Petition underway to stop food tax making the poor pay higher taxes than the rich
Salt Lake City, Utah, Jan. 6, 2020—Utahns have an opportunity to stop a massive 177% tax hike groceries. They can do it by signing a petition that will let voters decide whether a typical family of four should pay about $387 more each year for food.
Registered voters can go to www.utah2019tax.com to learn how to sign the referendum that will let citizens decide whether they want to pay more taxes for groceries, fuel and services.
“This is reverse-Robin Hood because it forces the poor to pay more taxes than the rich,” says Fred C. Cox, referendum organizer and former state legislator.
Scrooge-like tax reform During a Christmastime special session, Utah legislators passed S.B. 2001, a tax reform bill that makes poor families pay more than four times of their income towards a food tax than rich families. The U.S. Department of Agriculture found that families in lowest quartile spend 35.1% of their income for food, compared to 8.2% for families in the highest income quartile.
Food taxes take a hike The USDA determined an average family of four spends about $14,460 each year for food. Utah families pay $313 annually under the current 1.75% food tax. The same family would be on the hook for $700 at the new 4.85% rate—or $387 more each year for food. A single male adult spends about $4,244 annually for food. This works out to a total $74 annual taxes at 1.75% and $204 per year at the 4.85% rate—another $132 for food taxes each year.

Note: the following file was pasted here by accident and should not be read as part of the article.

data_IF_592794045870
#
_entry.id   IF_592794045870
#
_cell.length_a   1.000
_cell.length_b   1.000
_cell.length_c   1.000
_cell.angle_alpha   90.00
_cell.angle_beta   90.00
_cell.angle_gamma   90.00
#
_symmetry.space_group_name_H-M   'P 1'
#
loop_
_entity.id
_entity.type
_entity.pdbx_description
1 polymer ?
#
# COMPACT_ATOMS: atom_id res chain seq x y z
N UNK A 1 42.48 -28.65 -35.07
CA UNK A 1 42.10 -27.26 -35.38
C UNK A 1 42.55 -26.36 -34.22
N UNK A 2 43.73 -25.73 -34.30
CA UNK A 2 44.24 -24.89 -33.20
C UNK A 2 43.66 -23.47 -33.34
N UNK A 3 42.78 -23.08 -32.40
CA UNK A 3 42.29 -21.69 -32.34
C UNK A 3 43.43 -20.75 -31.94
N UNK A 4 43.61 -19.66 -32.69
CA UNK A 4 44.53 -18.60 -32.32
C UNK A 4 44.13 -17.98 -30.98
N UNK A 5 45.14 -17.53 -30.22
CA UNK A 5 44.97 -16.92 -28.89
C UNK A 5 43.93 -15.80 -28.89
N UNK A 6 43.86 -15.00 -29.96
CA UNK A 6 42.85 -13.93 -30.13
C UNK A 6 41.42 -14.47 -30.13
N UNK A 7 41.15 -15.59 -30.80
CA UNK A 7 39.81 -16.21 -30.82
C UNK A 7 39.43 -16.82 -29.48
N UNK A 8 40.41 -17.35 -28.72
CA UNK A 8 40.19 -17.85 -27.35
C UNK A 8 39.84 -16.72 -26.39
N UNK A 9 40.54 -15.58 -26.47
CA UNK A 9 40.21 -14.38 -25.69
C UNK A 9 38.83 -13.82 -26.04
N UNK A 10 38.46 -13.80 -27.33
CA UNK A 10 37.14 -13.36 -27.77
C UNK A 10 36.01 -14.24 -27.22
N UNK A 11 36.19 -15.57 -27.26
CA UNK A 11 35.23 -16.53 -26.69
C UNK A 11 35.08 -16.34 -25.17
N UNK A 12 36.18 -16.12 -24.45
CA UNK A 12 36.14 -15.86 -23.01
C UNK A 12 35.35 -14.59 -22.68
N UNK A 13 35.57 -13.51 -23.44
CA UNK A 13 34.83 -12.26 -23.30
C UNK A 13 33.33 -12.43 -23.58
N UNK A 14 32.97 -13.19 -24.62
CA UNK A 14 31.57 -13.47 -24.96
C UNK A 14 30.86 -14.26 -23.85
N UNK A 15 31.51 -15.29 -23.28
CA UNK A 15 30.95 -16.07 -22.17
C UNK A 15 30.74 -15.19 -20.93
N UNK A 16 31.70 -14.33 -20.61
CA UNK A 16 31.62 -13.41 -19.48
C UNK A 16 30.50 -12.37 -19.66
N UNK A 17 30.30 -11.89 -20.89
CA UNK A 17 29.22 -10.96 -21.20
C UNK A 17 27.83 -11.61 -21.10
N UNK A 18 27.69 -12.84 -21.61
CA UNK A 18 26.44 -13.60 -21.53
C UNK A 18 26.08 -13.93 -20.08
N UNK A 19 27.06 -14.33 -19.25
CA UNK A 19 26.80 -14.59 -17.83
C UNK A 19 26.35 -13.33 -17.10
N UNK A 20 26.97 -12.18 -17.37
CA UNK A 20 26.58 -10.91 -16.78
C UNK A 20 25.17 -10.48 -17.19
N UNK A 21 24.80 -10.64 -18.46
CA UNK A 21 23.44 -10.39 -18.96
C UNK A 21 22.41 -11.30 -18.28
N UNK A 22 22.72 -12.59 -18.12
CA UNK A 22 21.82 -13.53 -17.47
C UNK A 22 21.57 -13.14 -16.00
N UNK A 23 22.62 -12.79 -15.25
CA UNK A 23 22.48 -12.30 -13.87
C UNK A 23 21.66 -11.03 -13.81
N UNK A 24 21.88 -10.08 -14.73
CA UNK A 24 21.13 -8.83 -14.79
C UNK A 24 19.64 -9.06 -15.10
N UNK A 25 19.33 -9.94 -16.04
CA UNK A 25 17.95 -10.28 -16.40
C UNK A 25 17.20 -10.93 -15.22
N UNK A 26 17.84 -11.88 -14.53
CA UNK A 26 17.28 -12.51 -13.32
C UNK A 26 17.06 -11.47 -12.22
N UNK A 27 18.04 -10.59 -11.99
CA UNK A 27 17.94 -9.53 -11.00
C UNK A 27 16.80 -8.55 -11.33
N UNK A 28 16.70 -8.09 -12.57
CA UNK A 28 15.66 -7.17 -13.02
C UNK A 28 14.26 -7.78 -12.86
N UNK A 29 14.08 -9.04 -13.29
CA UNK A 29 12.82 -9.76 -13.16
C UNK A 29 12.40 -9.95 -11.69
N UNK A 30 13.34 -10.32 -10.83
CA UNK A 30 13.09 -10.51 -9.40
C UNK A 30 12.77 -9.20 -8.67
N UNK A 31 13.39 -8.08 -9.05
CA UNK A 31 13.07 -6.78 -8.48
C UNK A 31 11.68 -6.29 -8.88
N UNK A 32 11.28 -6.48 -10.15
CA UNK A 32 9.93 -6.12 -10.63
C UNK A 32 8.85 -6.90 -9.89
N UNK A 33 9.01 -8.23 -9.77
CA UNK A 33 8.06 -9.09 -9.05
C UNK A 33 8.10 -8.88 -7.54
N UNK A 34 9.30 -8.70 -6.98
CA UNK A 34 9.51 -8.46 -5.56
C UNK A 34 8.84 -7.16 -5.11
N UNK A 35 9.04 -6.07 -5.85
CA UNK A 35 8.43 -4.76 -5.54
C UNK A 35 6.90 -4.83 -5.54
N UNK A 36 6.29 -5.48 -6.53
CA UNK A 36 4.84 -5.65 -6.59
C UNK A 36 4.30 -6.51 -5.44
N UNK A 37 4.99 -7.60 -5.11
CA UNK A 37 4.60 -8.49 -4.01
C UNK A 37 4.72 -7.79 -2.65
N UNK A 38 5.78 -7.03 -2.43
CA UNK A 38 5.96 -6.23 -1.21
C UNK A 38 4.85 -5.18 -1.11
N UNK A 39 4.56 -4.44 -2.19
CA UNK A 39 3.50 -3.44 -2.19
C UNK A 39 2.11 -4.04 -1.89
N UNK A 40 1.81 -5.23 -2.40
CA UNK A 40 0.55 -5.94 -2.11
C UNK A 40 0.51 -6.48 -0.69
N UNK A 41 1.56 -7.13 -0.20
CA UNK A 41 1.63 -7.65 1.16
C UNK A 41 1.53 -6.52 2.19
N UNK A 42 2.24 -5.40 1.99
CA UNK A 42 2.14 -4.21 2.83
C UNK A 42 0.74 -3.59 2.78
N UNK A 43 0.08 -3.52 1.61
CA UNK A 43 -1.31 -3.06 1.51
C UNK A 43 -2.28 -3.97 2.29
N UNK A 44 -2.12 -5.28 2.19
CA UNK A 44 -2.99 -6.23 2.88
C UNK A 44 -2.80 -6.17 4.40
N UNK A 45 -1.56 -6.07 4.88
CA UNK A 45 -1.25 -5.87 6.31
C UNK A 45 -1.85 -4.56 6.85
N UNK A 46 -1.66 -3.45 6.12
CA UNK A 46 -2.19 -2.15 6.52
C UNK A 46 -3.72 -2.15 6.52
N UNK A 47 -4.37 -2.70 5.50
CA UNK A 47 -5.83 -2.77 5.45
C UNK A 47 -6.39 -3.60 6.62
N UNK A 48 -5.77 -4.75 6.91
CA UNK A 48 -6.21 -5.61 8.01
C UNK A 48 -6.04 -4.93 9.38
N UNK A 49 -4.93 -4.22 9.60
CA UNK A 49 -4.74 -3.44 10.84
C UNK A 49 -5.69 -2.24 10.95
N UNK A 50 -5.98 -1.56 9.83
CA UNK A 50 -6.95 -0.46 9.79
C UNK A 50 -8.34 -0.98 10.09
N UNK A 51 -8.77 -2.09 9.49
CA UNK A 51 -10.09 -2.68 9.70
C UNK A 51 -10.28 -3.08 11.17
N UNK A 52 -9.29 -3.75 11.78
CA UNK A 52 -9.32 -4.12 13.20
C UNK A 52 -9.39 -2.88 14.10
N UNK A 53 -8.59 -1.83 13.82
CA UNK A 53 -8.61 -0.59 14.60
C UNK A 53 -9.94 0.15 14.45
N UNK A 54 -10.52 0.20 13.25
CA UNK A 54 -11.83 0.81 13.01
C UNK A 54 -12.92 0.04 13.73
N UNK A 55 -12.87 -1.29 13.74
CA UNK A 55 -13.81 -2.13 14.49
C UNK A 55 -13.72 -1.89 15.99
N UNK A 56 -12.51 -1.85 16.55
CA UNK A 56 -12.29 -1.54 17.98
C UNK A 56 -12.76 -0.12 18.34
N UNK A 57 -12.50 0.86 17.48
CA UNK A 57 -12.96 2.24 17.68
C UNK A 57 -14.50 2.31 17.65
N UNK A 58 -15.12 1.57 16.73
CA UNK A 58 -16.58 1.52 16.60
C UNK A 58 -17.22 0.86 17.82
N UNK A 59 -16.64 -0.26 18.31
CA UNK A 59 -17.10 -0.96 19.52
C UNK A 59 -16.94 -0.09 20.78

“The food sales tax is the most regressive tax of all because it takes a larger share from low- and middle-income families than they do from rich families,” adds Krista Palmer, Utah Tax Reform Coalition, executive director.
Shell-game refunds Under the new bill, legislators did allow a family of four to receive a $500 tax credit if they make less than $45,082, but the tax credit is reduced for any income above that amount and completely wiped out if the family makes $73,633. The median family income for Utah is $77,940—which means most won’t qualify for the deduction and likely will not be able to afford an accountant to try and get it.”
A study by The Institute of Taxation and Economic Policy found the poorest Utahns already pay a higher share of taxes than those in the top 5%.
Race for signatures The legislature requires referendum backers to gather 115,869 signatures, divided proportionally among at least 15 of Utah’s 29 counties, by January 21. In less than two weeks, 6,486 voters have signed the petition—50% more than the total on Friday. Many more signatures have been gathered but haven’t been turned in.
Referendum organizers have also raised more than $29,000 to pay for the printing of all of the needed signature packets. Each county has a petition coordinator to oversee signature gathering in their areas. A list with the latest times, dates and locations for petition signing events can be found here.